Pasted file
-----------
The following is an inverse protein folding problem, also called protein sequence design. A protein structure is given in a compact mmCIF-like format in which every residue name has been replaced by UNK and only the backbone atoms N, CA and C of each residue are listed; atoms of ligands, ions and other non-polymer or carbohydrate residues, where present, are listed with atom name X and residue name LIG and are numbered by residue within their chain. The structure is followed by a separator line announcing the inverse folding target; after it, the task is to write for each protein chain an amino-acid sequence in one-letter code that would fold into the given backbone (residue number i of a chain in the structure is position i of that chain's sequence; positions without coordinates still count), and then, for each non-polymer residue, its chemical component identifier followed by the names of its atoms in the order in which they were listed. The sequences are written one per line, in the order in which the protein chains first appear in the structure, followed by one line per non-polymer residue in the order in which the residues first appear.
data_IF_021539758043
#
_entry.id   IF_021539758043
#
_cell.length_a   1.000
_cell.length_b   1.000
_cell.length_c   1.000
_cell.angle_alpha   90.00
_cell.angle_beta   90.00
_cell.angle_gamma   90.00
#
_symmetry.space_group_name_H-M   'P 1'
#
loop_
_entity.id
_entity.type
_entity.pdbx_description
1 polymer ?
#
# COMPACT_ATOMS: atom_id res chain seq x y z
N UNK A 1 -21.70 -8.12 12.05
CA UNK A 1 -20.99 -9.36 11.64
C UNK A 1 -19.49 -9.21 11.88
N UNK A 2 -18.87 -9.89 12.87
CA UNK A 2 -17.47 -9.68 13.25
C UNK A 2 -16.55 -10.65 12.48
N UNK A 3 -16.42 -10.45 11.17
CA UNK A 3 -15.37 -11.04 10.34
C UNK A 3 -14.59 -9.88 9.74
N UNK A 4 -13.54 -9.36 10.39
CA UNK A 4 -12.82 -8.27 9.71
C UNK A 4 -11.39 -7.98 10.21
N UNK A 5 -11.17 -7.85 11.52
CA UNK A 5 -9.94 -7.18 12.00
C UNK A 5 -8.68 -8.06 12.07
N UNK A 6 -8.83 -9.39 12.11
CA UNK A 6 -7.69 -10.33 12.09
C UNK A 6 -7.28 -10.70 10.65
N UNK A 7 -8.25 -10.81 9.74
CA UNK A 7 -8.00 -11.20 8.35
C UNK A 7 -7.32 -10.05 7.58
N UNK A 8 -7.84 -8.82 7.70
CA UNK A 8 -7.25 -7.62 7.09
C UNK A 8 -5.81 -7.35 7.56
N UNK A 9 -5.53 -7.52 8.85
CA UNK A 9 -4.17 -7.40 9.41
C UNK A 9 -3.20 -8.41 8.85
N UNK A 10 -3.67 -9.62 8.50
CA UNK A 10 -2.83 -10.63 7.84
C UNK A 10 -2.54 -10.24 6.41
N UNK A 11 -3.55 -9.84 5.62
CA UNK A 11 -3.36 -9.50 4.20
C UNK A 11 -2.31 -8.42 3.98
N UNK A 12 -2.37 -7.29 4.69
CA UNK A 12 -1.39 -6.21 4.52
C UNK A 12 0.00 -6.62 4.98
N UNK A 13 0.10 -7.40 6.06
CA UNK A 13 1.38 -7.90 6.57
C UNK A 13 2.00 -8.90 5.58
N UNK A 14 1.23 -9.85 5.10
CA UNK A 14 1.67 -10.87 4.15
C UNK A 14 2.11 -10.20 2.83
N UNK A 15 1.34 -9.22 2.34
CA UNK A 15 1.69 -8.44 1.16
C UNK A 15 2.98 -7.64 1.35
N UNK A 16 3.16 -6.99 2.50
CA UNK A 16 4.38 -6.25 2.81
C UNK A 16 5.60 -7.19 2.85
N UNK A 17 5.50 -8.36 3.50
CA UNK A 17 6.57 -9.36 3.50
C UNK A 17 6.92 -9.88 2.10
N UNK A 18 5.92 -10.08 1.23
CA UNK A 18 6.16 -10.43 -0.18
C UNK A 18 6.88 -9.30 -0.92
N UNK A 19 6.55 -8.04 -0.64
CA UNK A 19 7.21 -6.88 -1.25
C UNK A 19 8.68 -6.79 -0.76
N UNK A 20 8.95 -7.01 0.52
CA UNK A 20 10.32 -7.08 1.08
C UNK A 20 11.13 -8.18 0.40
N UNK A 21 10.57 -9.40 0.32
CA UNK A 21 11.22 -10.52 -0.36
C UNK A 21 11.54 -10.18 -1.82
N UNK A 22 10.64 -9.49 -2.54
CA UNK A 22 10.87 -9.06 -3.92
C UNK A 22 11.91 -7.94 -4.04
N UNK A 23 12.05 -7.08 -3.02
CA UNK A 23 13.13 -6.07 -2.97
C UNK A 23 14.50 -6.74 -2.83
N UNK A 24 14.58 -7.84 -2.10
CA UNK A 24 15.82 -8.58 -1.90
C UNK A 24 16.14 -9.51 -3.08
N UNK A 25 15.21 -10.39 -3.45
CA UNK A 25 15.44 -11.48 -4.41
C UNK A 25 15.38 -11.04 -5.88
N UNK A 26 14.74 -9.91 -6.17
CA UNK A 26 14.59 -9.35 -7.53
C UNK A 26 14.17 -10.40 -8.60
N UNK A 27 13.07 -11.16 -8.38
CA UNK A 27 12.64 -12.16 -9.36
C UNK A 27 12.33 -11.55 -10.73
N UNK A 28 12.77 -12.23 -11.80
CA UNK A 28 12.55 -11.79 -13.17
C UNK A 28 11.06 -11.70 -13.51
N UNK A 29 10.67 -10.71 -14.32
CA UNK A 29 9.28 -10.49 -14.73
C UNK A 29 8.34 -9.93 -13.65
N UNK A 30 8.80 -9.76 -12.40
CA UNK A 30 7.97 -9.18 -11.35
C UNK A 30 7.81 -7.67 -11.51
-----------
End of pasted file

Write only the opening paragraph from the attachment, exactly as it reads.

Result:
The following is an inverse protein folding problem, also called protein sequence design. A protein structure is given in a compact mmCIF-like format in which every residue name has been replaced by UNK and only the backbone atoms N, CA and C of each residue are listed; atoms of ligands, ions and other non-polymer or carbohydrate residues, where present, are listed with atom name X and residue name LIG and are numbered by residue within their chain. The structure is followed by a separator line announcing the inverse folding target; after it, the task is to write for each protein chain an amino-acid sequence in one-letter code that would fold into the given backbone (residue number i of a chain in the structure is position i of that chain's sequence; positions without coordinates still count), and then, for each non-polymer residue, its chemical component identifier followed by the names of its atoms in the order in which they were listed. The sequences are written one per line, in the order in which the protein chains first appear in the structure, followed by one line per non-polymer residue in the order in which the residues first appear.